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"Root cellaring" in the hot & humid South.

Living in Southeast Central Texas, as with many parts of the Southern US, offers some real opportunities for long, if not year-round, growing seasons and grazing. Our homeschooling family of six thoroughly enjoys organic gardening here on the northern edge of Zone 8. But due to our indistinct autumns (We seem to go from summer to "winter" here, typically wondering if we will be running the heater or the air conditioner on Christmas Day!), mild winters, warm springs, and very hot summers, we have had to make a lot of adaptations in the way we do things. For example, we typically have our potatoes in the ground by January 15th in order to provide them with the cooler temperatures they need, beat the heat, and get really good yields. Lots of hay mulch and occasional plastic-bucket-cover suffice for getting us through any hard freezes or thick frosts. Fall gardening is difficult here, because, as I said, our autumns are so indistinct, being peppered with 90 [degrees] + days in October, and 80 [degrees] + days in November and even December.

Many of the fall crops do not get the cool/cold they need to flourish here unless we plant them really late in the season (by most people's standards).

One of our challenges here was preserving our potatoes, onions, and other root crops. We did some canning and preserving, but what we really wanted was to preserve our harvest whole. We have read many wonderful books, articles, and testimonials on the wonders of root cellaring, but they are all written by Northerners! Down here in the South, it is way too hot and humid to have a true root cellar. For that matter, we are even "geologically challenged" in being able to build one that will work. (Those of you in the north may be shocked to know that you are hard pressed to even find a home in the south with a basement) Everyone we know who has tried to build a root cellar that works in this region has failed to be successful because of all the reasons listed above.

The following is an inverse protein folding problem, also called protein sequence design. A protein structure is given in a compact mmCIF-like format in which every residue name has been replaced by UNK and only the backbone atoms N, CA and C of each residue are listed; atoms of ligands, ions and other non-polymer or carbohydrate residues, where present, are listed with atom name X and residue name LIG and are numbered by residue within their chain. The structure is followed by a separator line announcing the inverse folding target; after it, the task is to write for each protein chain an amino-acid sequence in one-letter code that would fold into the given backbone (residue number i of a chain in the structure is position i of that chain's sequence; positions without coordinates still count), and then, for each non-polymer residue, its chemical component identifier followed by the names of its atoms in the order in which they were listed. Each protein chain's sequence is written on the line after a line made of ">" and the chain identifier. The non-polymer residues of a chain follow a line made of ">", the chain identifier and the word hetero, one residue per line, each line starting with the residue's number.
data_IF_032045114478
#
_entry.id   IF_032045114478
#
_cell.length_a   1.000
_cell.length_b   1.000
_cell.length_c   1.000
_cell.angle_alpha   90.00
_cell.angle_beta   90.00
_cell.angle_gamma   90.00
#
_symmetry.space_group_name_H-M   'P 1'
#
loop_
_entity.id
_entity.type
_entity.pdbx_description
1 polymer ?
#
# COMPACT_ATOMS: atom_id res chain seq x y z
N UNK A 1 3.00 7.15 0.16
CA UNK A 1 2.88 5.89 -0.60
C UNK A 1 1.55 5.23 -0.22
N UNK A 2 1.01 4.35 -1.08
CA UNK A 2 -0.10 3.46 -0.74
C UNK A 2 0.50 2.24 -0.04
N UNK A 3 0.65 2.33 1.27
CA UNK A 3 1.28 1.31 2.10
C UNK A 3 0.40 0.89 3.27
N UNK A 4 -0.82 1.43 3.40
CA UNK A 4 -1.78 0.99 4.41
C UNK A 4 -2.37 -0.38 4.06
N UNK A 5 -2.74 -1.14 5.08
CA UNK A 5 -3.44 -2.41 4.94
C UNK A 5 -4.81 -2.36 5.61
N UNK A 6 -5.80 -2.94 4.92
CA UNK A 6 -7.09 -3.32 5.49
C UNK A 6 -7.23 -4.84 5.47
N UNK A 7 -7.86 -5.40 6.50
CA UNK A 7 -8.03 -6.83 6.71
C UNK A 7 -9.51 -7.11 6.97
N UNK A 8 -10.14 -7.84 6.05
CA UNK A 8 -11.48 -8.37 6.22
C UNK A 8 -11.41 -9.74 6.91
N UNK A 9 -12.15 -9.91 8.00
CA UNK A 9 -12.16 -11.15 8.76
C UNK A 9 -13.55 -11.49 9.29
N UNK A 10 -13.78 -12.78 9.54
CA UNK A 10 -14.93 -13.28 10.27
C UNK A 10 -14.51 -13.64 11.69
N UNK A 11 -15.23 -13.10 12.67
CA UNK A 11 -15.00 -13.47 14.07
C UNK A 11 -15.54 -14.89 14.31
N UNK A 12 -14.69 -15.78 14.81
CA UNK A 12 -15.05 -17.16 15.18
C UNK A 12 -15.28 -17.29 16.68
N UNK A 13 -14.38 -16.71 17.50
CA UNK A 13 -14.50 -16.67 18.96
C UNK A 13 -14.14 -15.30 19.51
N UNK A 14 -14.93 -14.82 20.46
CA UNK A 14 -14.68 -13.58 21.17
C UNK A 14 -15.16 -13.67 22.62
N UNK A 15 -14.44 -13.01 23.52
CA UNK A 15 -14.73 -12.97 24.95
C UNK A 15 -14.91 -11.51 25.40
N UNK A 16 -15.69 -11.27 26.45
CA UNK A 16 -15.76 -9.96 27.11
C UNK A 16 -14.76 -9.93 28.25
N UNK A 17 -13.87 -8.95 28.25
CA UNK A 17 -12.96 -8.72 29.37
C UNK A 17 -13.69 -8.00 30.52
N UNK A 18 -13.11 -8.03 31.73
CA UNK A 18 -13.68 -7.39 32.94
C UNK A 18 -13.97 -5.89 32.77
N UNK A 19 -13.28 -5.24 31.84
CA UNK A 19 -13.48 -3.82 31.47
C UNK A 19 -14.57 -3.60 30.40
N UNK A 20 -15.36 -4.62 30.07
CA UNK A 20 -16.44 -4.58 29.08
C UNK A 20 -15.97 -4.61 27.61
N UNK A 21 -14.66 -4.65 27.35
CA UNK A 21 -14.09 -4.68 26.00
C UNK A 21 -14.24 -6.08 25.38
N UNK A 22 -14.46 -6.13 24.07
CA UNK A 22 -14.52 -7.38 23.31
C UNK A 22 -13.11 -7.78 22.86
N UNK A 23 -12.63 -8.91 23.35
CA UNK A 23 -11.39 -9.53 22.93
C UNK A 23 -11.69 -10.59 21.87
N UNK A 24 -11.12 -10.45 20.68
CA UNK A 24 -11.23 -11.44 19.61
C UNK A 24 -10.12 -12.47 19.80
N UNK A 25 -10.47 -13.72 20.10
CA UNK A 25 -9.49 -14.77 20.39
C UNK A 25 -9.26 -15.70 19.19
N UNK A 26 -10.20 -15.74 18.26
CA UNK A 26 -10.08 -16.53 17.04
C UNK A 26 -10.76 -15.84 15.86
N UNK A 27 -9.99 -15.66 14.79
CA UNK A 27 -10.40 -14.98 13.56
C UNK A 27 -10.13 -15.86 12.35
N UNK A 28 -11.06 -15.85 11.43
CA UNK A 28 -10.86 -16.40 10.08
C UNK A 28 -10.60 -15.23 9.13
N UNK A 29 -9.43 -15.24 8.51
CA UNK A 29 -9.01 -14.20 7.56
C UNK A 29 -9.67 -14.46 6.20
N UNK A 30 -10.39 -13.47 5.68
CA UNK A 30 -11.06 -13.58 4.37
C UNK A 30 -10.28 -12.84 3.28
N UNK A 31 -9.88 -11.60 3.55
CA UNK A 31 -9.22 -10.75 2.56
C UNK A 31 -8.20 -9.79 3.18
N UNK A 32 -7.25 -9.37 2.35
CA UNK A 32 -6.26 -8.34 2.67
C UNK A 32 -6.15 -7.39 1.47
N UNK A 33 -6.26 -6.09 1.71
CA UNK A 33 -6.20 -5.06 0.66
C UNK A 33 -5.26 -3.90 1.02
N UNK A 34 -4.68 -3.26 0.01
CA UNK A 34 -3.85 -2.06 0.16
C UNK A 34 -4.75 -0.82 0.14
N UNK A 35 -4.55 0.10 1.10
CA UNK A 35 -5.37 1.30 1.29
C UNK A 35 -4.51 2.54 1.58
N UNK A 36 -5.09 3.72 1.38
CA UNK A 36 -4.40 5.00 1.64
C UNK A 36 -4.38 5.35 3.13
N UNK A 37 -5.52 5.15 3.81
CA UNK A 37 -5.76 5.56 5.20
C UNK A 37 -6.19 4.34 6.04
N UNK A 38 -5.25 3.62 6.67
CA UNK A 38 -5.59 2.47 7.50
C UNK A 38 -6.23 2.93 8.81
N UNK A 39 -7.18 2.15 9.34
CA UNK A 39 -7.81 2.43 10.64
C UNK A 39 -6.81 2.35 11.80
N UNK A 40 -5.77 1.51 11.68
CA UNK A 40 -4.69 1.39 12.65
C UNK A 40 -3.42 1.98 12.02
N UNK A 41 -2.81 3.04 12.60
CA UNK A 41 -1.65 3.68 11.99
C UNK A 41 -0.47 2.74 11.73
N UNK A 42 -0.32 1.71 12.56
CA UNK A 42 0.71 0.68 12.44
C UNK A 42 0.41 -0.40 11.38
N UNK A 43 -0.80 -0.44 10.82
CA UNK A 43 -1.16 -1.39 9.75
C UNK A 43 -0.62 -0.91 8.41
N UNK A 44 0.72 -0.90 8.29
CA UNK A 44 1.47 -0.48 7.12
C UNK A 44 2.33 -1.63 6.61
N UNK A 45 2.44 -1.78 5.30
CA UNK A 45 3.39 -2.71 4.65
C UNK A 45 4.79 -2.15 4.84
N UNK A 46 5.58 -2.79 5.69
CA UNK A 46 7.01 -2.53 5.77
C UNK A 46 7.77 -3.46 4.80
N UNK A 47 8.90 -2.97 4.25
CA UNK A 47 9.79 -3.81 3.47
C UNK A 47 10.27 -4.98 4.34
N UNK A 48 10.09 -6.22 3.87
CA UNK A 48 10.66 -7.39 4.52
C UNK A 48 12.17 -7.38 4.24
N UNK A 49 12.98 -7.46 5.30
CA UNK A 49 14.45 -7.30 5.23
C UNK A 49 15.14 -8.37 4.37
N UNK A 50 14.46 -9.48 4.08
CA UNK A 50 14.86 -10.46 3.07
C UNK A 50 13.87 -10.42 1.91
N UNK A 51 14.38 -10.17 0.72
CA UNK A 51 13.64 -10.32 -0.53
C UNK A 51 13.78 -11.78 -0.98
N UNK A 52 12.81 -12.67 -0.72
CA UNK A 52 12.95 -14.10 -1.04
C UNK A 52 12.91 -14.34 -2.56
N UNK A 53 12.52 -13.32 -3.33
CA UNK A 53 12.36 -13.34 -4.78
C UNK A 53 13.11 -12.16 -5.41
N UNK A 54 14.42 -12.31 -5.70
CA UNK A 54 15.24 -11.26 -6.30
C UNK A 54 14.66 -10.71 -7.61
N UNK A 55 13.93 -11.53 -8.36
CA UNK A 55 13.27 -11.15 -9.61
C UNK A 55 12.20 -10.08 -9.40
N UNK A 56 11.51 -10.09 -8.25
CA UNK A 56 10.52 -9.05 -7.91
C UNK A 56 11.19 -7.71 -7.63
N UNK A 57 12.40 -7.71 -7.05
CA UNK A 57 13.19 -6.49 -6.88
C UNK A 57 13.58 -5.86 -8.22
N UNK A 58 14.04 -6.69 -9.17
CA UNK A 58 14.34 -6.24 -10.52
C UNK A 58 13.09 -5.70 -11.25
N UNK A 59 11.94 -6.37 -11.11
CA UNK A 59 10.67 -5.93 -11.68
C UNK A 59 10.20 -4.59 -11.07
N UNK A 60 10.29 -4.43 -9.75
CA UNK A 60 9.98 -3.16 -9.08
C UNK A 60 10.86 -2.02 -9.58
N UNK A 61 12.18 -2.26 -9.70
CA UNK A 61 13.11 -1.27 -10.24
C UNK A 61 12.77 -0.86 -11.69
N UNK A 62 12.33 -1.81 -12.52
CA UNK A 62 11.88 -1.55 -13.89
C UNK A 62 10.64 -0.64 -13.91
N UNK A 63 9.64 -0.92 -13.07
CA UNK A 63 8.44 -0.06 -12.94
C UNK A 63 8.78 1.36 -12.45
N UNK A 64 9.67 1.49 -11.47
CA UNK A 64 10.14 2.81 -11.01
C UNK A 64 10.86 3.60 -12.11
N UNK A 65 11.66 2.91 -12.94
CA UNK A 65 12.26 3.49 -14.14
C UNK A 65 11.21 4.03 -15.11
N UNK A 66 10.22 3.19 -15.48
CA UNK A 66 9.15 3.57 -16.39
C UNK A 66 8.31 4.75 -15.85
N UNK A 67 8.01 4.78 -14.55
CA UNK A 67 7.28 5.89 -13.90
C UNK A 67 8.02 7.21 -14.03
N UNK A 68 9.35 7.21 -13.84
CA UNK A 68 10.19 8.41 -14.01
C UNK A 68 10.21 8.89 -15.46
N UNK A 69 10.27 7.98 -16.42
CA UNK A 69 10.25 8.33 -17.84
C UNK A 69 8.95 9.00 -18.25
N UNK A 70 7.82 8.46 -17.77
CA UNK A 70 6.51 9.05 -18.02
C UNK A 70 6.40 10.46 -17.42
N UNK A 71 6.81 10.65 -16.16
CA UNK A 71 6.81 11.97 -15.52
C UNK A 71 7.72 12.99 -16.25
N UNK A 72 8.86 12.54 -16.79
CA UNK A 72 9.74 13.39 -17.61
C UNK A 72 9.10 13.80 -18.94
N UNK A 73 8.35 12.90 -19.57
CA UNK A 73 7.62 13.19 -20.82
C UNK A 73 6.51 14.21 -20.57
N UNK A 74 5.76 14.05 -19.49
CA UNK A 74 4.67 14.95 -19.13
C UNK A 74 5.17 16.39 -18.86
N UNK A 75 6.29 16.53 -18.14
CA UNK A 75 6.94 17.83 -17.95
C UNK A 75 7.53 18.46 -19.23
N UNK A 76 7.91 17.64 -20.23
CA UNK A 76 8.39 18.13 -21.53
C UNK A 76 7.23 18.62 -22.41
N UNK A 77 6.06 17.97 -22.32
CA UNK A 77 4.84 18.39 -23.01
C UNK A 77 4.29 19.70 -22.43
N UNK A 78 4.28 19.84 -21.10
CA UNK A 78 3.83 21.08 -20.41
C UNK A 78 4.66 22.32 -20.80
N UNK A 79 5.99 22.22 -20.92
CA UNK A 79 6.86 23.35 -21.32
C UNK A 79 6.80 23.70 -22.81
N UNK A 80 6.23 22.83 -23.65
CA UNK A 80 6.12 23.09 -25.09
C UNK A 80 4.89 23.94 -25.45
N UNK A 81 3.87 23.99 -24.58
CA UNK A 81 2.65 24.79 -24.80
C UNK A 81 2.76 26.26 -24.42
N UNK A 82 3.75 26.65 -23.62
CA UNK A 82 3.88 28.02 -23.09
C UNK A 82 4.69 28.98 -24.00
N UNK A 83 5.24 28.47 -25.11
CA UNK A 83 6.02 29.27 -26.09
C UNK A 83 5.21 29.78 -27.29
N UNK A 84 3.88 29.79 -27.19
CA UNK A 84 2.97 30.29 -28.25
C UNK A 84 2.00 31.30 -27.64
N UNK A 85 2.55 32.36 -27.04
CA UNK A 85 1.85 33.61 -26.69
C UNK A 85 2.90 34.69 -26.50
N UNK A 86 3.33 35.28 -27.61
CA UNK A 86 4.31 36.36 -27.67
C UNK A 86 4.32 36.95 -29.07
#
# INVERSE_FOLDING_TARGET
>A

So we had to do some innovative thinking to come up with a "root cellar" that would work. I primarily credit my wife, Maranatha, for this idea. The two main things you need for a good. root cellar is for it to be consistently cool and dark, right? Well, we live in a 16' x 80' mobile home, and for a number of months of the year we convert part of our hall bathroom into "the root cellar." I custom-built some' shelving which sits perfectly into the bathtub, and there we store up all the wonderful garlic, potatoes, onions, and the like from our garden. Our reasoning was if a 300 pound man visited us and took a bath in our tub, it would hold him, so surely it will hold that many pounds of harvest -- and it does!

We keep the air conditioning on, the lights off, and the door closed (except for quick ins-and-outs to use the lavatory or toilet), and eat from our harvest well into the summertime. Our children take their baths in our master bathroom for this portion of the year, and our "root cellar" becomes a conversation starter for visitors who pass through and need to use the toilet. For overnight guests, we can easily remove everything, relocate it in one of the other bedrooms until they leave, and then set it all back up in minutes. I know this sounds out of the ordinary, but it has worked fabulously for us for years now.
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Author:CHAPMAN, MATTHEW
Publication:Countryside & Small Stock Journal
Date:Sep 1, 2000
Words:601
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